As is true for any children, those with ADHD need to learn to monitor their own behaviors and, when needed, change their behaviors. This process can be referred to as "self-monitoring" (notice what you are doing) and "self-regulation" (change your behaviors if needed, based upon what you noticed).
Let's look at two important examples of behavioral self-regulation skills that children need to learn: social/safety rules and planning/organizational skills. Most children with ADHD typically don't master these skills for a long time.
Through feedback children learn safety rules such as "look both ways before you cross the street," "wait for your turn before speaking" or "think about what you are going to say before you say it."
Children with ADHD can learn these same skills, but have a performance deficit: they know what they are supposed to do, but impulsivity and distractibility prevent them from performing successfully on a consistent basis. One of the reasons children become reliant upon medications is that the effort involved in performing successfully all day long is too much for them.
That said, all children need to be taught to pay attention to their own behaviors and to modify their behaviors if they are off-track. Children with ADHD are no different from other children in this regard, but they do need to be taught more often and over a longer period of time. The best way to improve self-noticing and self-regulating skills is for parents to teach them these two concepts through feedback and discussion.
When teaching children, it's good to have a pre-rehearsed script or phrase. Here's an example of feedback a parent could offer when something has gone wrong: Hmm, let's think about what just happened. Is that what you really wanted to do? Did that happen without your thinking about it? And: What do you think you should do now? The adult is teaching the child about noticing and then lets the child figure out on his/her own how to self-regulate.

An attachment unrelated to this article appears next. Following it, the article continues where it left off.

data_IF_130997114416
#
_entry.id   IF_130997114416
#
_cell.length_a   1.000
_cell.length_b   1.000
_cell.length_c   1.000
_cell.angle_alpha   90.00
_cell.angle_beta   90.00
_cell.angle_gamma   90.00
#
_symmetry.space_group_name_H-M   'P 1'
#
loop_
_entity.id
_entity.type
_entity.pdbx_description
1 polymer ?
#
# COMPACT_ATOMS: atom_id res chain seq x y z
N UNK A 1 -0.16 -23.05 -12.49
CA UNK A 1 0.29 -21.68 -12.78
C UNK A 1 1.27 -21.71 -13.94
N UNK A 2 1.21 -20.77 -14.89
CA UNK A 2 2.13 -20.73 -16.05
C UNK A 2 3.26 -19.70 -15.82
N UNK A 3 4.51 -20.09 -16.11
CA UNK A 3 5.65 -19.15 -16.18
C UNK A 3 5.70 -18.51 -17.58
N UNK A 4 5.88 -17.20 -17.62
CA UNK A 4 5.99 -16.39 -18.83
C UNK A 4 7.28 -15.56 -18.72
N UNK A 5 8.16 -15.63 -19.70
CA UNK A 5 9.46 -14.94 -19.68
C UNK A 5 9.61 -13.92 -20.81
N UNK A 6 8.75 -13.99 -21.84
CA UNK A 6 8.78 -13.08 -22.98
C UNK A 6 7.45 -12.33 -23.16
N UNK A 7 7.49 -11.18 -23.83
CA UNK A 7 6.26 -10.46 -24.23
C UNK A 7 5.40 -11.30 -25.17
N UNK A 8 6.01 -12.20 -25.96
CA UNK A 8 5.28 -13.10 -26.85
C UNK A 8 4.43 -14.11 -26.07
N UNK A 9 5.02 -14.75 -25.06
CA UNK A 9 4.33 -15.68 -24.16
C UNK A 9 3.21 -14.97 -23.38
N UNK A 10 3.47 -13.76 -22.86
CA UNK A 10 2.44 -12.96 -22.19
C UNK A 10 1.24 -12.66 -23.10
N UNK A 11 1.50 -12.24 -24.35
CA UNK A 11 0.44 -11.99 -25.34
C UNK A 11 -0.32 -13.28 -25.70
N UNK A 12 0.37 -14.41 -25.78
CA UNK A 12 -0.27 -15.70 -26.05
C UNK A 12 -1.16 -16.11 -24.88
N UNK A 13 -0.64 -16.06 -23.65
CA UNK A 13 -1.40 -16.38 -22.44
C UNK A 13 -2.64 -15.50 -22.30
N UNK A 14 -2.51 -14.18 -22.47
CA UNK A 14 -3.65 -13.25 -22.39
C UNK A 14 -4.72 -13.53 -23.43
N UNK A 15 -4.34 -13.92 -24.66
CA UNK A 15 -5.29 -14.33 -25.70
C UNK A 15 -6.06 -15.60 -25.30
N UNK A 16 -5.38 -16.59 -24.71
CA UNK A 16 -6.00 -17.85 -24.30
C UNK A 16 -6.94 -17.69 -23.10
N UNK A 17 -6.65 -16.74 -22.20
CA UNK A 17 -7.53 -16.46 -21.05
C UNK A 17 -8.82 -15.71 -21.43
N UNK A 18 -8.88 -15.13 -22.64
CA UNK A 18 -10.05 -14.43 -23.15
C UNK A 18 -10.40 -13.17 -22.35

Just as it's important to teach children when they have not been paying attention to their own behaviors, it's also important to teach them when they have been paying attention. They need to know what it means to perform successfully. The following script can be useful: I noticed that you stopped to look both ways before crossing the street. Good for you. Or: I noticed that you waited before taking your turn. Good for you. Or: I noticed that you did not get all of your jobs done. But then, somehow, you figured out that things weren't done, and you did something about it. Good for you.
You will have to be on your toes to catch your child being successful. Most adults don't notice these kinds of successes; they think of these successes as normal or expected. However, self-corrective behaviors such as the ones I've described are not that common in children, and are especially uncommon for a child with ADHD. These behaviors need to be noticed and reinforced or praised!
The other important area for feedback and instruction is task completion and getting jobs done. As children grow, it's very important to teach them planning strategies, such as making lists of tasks and chores. The child or youth will need to be taught to actually use the list for self-monitoring, and to return to tasks and finish whatever was not finished when they notice that they forgot one step or another. The instruction has to be deliberate, occur often and be carried out with smaller goals in mind.
Even though many parents and teachers sometimes carefully prepare children and youth with good teaching, both adults and children often experience frustration. Prepare yourself, and prepare your child for the inevitable: Kids with ADHD seem not to learn from the strategies that you so carefully prepared. Their impulsivity keeps getting in their way.
Part of the treatment has to include advance planning for mishaps. You can use a script like this one: OK, so those are the strategies. So now let's think about what you should do if you forget to use the strategies. How will you know? How can you backtrack and make up for some missed steps?
There are some scientifically developed options available to teach these skills. For example, children with ADHD can participate in neurocognitive training, which often consists of a computer-based activity that includes EEG feedback. It helps the children pay attention to their own behavior and notice when impulsivity or distractibility occur.
Though there still isn't a solid scientific basis for using mindfulness training such as meditation or yoga, they apparently hold some promise.
Regardless of what specialized treatments you may hear about, you will still have to teach your child self-monitoring and self-regulation skills in everyday situations.
As long as your relationship with your child remains collaborative and positive, adult modeling, adult-child conversations and positive feedback are the best guarantee for a successful transition into adulthood.
Provided by Tufts University